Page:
Seminar Schedule

2018 Tuesday seminar schedule (view archive)
east pavilion auditorium
bjh south, 1st floor
12:00 - 1:00 PM


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Jan 2

Sleep and Its Interaction with Tau Pathology in the Brain and Tau Protein in the ISF
Jerrah Holth, PhD, Holtzman Lab, Washington University


Jan 9

Circular RNAs in Alzheimers Disease Brain Tissues
Umber Dube, MSTP Student, Cruchaga Lab, Washington University


Jan 16

The Unfulfilled Promise of Advance Care Planning in Dementia
Tim Holden, MD, Knight ADRC Fellow, Washington University


Jan 23

Targeting the AD-Associated Risk Gene, TREM2, with Antisense Oligonucleotides
Kathleen Schoch, PhD, Miller Lab, Washington University


Jan 30

Non-pharmacological Dementia Intervention: Local Translational Efforts
Jill Cigliana, MSOT, OTR/L, Program Director, Memory Care Home Solutions


Feb 6

Carlos Cruchaga, PhD, Washington University


Feb 13

Anti-apoE Antibodies Reduced Amyloid Pathology by Active Recruitment of Microglia in APPPS1- 21/apoE4 Mice
Monica Xiong, Holtzman Lab, Washington University


Feb 20

African Admixture. Implications for Cognitive Decline in Alzheimer Disease.
Jorge J Llibre Guerra, MD, MSc, Cognitive and Behavior Unit, National Institute of Neurology, La Habana,
Senior Atlantic Fellow, Memory and Aging Center, UCSF Memory and Aging Center


Feb 27

Genetic Counseling Issues in Testing for Alzheimer's Disease
Tomi L. Toler, MS, CGC, Certified Genetic Counselor, Washington University


March 6

Clinical Translational Science Support Available for Knight ADRC Investigators
Susan Stark, PhD, OTR/L, FAOTA, Associate Professor of Occupational Therapy and Neurology and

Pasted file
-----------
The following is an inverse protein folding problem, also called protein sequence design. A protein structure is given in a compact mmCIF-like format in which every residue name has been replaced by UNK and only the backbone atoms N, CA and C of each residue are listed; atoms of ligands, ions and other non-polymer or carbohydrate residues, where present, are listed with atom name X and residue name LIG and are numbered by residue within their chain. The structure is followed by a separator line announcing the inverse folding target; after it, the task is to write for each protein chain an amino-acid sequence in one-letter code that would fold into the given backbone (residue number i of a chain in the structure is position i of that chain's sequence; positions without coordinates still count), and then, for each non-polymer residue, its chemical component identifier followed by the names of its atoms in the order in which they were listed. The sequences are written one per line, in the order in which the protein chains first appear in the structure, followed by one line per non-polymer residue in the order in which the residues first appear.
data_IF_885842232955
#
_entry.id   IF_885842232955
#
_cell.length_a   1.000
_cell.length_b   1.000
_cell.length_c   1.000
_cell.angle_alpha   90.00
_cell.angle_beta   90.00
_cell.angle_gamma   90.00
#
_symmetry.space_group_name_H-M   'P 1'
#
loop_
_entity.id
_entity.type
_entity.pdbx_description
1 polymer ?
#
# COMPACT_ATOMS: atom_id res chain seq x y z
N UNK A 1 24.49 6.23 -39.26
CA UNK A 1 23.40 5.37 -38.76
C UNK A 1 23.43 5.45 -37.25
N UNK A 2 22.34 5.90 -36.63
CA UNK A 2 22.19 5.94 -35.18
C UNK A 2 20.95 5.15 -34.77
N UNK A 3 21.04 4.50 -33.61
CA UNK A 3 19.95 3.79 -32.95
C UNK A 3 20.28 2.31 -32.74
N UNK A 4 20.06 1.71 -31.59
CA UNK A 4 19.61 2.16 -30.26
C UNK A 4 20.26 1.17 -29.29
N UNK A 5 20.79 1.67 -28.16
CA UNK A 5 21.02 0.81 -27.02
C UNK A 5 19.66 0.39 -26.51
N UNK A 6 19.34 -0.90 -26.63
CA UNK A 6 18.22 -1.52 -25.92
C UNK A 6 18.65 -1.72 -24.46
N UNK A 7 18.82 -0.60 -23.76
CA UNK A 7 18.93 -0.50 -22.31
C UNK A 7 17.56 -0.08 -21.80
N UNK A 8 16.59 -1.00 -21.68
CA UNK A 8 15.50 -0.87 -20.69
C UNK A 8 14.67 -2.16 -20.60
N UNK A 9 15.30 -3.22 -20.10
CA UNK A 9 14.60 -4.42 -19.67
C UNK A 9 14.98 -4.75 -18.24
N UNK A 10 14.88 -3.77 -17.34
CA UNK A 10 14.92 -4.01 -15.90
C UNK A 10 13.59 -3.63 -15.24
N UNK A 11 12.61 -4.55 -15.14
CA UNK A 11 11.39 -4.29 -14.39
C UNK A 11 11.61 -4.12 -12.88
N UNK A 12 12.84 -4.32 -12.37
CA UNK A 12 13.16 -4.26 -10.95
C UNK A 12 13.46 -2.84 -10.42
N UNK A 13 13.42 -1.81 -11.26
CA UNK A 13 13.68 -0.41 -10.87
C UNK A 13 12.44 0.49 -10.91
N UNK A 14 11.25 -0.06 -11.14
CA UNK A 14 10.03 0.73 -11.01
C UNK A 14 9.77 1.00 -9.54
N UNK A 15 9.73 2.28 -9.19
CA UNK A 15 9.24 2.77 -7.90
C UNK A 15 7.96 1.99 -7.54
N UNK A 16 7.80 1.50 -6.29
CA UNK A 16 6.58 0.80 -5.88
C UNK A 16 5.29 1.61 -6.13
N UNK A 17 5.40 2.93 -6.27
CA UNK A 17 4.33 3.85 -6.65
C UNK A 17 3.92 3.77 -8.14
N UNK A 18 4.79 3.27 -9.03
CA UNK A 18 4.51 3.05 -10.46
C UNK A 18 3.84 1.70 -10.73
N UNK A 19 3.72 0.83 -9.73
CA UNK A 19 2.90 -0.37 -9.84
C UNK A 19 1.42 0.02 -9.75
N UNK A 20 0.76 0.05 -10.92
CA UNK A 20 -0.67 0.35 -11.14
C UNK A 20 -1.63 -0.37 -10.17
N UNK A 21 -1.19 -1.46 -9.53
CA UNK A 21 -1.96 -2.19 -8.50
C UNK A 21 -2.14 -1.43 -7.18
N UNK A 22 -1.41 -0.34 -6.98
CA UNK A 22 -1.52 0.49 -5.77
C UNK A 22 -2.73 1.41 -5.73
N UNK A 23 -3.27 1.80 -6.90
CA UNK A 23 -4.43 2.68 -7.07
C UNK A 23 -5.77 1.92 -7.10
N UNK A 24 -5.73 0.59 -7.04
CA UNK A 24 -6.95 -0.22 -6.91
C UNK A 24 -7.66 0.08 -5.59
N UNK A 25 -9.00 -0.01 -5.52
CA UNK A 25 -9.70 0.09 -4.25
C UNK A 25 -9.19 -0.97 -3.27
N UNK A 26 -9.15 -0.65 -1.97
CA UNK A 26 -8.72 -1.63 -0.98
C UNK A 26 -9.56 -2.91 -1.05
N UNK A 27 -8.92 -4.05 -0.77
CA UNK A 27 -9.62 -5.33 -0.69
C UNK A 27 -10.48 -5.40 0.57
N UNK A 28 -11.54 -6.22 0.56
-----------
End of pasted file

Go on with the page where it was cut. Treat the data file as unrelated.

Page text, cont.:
Betsy Keath, PhD, Assistant Professor of Medicine, Division of General Medical Sciences,
ICTS Translational Research Program Officer, Washington University


March 13

Exercise and Mindfulness Training in Older Adults:  An Opportunity to Delay the Onset of Dementia?
Eric Lenze, MD, Professor of Psychiatry, Washington University


March 20

Making a Difference for Persons with Dementia: Cognitive Stimulation Therapy
John E. Morley, MB, BCh, Dammert Professor of Gerontology, Chair, Division of Geriatric Medicine, Saint Louis University School of Medicine and Marla Berg-Weger, PhD, LCSW, Professor, Executive Director, Gateway Geriatric Education Center, Saint Louis University School of Social Work


March 27

Trem2: Key to Microglial Fitness in Alzheimer Disease
Tyler K. Ulland MS, PhD, Colonna Lab, Washington University


If you have new findings to share in this series, please contact Jennifer Phillips at 286-2882 or to schedule a persentation date.

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CME Documentation Information:


SPONSORED BY:  This activity is being sponsored by Washington University School of Medicine, Continuing Medical Education.


ACCREDITATION: Washington University is accredited by the Accreditation Council for Continuing Medical Education to provide continuing medical education for physicians. 


CREDIT:  Washington University designates this live educational activity for a maximum of 1 AMA PRA Category 1 CreditsTM. Physicians should only claim credit commensurate with the extent of their participation in the activity.


DISCLOSURE POLICY:  It is the policy of Washington University School of Medicine, Continuing Medical Education, to ensure balance, independence, objectivity and scientific rigor in all its educational activities.  All faculty participating in this activity are expected to disclose to the audience any financial interest or other relationship he/she has with the manufacturer(s) of any commercial product(s) discussed in an educational presentation. All physicians’ disclosures were reported and are indicated with their presentations.  Speakers are also expected to openly disclose inclusion of discussion of any off-label, experimental, or investigational use of drugs or devices in their presentations.


Presentations are expected to be based on evidence that is accepted within the profession of medicine as adequate justification for their indication in the care of patients.  All scientific research should conform to the generally accepted standards of experimental design, data collection and analysis.


These presentations are the views and experiences of the presenters.  The presenters’ views do not represent the policy or position of Washington University School of Medicine.  Washington University School of Medicine, Continuing Medical Education is the sponsor for CME credits.